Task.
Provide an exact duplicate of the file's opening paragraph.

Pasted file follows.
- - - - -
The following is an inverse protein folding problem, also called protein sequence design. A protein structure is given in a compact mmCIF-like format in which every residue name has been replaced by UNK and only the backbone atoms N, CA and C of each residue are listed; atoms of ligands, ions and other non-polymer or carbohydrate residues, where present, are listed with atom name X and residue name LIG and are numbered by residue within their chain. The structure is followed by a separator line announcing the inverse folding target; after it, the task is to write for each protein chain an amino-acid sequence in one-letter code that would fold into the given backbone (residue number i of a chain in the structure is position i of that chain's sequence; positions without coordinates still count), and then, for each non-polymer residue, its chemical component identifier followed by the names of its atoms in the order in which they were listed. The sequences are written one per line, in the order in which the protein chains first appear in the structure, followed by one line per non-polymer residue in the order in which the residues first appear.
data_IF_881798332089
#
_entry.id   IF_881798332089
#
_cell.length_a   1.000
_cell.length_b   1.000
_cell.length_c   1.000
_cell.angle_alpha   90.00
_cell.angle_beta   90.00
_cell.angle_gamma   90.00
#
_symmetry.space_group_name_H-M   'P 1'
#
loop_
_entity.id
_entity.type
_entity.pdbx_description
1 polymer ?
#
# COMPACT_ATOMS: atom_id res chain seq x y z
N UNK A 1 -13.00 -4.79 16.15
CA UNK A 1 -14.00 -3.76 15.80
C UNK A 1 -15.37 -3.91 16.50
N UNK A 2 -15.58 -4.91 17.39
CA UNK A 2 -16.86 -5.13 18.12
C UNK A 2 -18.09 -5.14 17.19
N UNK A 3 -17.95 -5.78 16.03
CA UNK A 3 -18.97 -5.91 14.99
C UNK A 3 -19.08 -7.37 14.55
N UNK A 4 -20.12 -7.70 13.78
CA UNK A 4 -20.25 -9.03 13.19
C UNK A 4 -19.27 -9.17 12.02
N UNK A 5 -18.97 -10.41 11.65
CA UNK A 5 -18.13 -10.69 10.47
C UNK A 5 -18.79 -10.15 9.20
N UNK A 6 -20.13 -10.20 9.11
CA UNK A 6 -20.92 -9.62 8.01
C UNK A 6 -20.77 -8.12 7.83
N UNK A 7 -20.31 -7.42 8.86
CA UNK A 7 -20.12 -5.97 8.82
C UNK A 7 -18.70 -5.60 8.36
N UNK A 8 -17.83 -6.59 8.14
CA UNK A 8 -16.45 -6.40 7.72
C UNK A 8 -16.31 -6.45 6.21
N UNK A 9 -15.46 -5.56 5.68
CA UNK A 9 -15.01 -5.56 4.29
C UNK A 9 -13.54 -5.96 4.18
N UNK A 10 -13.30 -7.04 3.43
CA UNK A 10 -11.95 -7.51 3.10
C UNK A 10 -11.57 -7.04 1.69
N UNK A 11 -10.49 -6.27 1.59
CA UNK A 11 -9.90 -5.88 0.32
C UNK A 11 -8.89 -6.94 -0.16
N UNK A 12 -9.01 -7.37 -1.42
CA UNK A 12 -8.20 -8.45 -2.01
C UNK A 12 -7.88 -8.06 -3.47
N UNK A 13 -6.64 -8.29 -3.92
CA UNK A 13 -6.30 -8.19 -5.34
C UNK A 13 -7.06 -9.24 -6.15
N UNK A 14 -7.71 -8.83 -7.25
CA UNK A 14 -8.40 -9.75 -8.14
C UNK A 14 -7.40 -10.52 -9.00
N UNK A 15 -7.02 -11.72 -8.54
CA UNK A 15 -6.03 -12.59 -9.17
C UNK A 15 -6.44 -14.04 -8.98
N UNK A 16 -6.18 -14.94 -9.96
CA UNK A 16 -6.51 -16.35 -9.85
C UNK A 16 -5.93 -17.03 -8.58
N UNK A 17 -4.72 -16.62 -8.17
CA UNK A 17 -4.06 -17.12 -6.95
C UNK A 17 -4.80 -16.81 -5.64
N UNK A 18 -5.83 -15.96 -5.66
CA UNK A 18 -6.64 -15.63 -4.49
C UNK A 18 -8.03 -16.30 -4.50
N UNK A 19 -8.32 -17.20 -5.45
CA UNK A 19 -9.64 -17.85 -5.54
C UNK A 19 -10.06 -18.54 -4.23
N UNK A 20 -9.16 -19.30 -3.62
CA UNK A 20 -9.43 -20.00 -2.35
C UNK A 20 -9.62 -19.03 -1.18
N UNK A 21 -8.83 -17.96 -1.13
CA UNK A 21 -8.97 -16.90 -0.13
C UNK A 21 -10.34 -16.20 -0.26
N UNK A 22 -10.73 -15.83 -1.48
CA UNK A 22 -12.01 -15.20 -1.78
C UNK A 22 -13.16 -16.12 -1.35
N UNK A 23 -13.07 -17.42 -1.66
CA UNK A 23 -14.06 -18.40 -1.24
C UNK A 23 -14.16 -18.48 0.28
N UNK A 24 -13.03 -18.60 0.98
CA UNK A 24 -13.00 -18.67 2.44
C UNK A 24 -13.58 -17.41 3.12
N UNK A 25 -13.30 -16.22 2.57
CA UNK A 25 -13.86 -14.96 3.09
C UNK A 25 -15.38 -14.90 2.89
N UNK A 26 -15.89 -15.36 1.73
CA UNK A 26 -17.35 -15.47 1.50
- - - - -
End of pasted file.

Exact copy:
The following is an inverse protein folding problem, also called protein sequence design. A protein structure is given in a compact mmCIF-like format in which every residue name has been replaced by UNK and only the backbone atoms N, CA and C of each residue are listed; atoms of ligands, ions and other non-polymer or carbohydrate residues, where present, are listed with atom name X and residue name LIG and are numbered by residue within their chain. The structure is followed by a separator line announcing the inverse folding target; after it, the task is to write for each protein chain an amino-acid sequence in one-letter code that would fold into the given backbone (residue number i of a chain in the structure is position i of that chain's sequence; positions without coordinates still count), and then, for each non-polymer residue, its chemical component identifier followed by the names of its atoms in the order in which they were listed. The sequences are written one per line, in the order in which the protein chains first appear in the structure, followed by one line per non-polymer residue in the order in which the residues first appear.